If the leaves on your strawberry plants turn red well before frost, and/or if the berry plants pull out of the soil too easily and roots look wet, dead, or puny, and/or production falls off precipitously, you have a rust or rot problem. The only cure is to overhaul the bed. To be honest, relocating it to fresh soil for several years is best. Otherwise, after hard frost, uproot all the strawberry plants and burn them in a fire along with all old mulch and leaves. Plant the bed to a “green manure” crop such as winter wheat and till it in before the asparagus gets started in early spring.

Now, on the bare ground, let nature take its course and kill out the strawberry diseases by letting it go semifallow for a season. I grub out all burdock, grasses, and other persistent weeds, till shallowly between the asparagus several times during the year (before any weeds can go to seed), and finally burn the plot off in the fall. Burn again in spring just before tilling in fresh compost and lime and replanting a new lot of strawberry plants. I’m sure to purchase an especially disease-resistant strain from a different company than where I got the diseased stock.

Fall Care

After the tall greenery turns brown in the fall, pull mulch away from the borders and, if you’ve not edged the entire bed, dig out sod where it has encroached at the sides. Spread compost or rotted manure and till or hand cultivate shallowly.

Asparagus fronds are tough and don’t rototill in very well. Also, they can harbor bug eggs that will happily overwinter, tilled into the ground or not. I like to go down the rows and, using an old (but sharp) hook-bladed linoleum-cutting knife, grub out all the old fronds as far below ground as I can cut. I toss them at the base of a fresh compost pile along with any corn stalks and tough broccoli and sunflower stems still left in the garden. Or, I save them to be burned, and the ashes scattered back on the land. (If stacked up off the soil beside the outdoor fireplace where I boil off maple sap, these woody stems dry out under the snow and make great sugaring off fire kindling.)

Then, I go down the rows and lightly rake old mulch and dead berry plant leaves off of the alternate rows that contain the new-generation strawberry plants and mound it over the old plant rows. Then I till it in very well (old berry plants and all) or (better) burn it and then till. A good sprinkling of composted manure mixed with soiled stable bedding goes on the fruiting bed. Finally, over the whole plot, I scatter six inches of loose salt hay, a type of grass that is harvested from coastal salt marshes, so it lacks inland weed seeds. It is expensive inland but you can use wheat or rye straw. Don’t mulch with regular hay unless it is old and half rotten. New hay is full of weed seed and will turn your asparagus bed to what we call a “hay-mowing” here in New England. Lacking a natural mulch, the asparagus bed is one place I’d recommend spending the money for ground peanut shells, corncobs, shredded bark, or other organic mulch.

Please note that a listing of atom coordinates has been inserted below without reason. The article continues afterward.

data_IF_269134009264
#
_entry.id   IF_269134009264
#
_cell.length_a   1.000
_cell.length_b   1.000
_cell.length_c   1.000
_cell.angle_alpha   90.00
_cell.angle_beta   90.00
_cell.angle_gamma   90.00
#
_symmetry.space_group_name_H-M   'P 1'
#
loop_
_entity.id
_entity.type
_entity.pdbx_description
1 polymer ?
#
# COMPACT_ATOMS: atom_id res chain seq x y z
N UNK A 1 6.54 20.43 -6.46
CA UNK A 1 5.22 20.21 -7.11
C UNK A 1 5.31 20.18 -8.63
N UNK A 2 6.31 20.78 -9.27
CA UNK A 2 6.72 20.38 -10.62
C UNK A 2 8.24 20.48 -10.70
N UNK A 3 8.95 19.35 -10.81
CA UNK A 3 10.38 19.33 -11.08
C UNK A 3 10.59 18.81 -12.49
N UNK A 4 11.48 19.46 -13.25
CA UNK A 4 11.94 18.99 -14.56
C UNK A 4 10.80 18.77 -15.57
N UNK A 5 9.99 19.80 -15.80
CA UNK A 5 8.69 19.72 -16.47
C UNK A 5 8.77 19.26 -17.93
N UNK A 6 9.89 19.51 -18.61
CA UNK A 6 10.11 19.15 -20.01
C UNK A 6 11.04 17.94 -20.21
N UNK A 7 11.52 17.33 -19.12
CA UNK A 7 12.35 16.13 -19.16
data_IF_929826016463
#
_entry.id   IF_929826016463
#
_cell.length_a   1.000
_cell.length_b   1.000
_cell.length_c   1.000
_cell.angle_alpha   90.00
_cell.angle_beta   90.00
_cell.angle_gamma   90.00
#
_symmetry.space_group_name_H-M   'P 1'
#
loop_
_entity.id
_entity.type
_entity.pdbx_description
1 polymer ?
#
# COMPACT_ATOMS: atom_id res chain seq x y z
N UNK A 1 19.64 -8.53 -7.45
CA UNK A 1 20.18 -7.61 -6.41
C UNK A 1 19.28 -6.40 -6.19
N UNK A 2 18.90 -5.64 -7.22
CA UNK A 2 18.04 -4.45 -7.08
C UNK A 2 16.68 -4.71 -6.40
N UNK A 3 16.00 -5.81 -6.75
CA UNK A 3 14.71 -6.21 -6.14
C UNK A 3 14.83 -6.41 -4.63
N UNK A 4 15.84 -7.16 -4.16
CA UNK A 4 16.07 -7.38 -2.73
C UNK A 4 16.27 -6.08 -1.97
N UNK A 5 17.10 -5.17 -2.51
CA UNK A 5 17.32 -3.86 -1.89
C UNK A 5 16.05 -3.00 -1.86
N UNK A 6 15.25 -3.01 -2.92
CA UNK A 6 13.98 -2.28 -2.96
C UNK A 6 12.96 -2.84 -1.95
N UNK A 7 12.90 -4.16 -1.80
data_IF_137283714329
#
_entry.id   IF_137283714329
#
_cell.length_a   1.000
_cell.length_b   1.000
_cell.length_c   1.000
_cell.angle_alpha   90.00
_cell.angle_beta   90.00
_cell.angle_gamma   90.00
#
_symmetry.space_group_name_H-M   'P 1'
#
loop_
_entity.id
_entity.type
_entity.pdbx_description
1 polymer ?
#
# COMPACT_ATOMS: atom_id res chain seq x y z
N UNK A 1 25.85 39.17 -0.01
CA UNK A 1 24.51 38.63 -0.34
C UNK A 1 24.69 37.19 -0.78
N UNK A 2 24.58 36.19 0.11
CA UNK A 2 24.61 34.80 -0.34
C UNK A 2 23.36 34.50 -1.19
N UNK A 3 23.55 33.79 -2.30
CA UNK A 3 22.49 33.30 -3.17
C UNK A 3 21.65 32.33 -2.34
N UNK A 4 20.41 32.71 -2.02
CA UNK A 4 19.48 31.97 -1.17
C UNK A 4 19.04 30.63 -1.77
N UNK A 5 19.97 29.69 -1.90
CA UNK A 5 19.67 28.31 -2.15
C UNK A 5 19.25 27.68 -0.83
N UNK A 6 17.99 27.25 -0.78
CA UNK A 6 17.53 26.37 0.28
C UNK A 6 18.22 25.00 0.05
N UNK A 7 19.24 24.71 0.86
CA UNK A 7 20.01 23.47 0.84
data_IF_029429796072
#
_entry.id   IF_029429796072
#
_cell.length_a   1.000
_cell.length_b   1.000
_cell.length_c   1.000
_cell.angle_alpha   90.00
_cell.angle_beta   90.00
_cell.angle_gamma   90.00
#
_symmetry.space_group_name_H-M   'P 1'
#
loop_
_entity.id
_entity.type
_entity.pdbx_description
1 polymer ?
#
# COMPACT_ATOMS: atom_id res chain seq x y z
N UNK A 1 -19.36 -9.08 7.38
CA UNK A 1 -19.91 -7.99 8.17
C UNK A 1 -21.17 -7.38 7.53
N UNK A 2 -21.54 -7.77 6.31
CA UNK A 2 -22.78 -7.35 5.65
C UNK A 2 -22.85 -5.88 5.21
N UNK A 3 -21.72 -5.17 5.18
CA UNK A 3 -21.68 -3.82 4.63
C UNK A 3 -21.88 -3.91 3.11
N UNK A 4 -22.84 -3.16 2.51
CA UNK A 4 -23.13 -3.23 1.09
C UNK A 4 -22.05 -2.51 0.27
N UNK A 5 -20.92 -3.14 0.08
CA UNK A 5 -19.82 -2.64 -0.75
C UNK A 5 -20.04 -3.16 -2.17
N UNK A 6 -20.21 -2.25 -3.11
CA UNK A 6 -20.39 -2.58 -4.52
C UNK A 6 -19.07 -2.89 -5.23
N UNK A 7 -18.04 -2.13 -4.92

The asparagus and new berry crowns will push right up through your mulch in the spring, and it will keep the new berries away from soil-borne rots. Be sure to sprinkle on limestone some time during the year to neutralize the acid content of mulch as it rots down, bark especially. To spread out the harvest, you can pull mulch away from crowns of half the strawberry plants as soon in the spring as you can. Sun will warm the soil and those plants will fruit a few days earlier than the rest.

During the fall overhaul, I also pull out and compost old horseradish and rhubarb leaves and scatter any leftover compost or manure over the dormant crowns. But I’m sure to be careful of next year’s rhubarb buds that often break the soil in fall. Then it’s just a matter of waiting out the winter, confident that, in a carefully prepared bed, and after judicious harvest and good fall “putting to bed,” the asparagus, strawberry, rhubarb, and new horseradish roots are preparing to gift us with a bountiful harvest next year.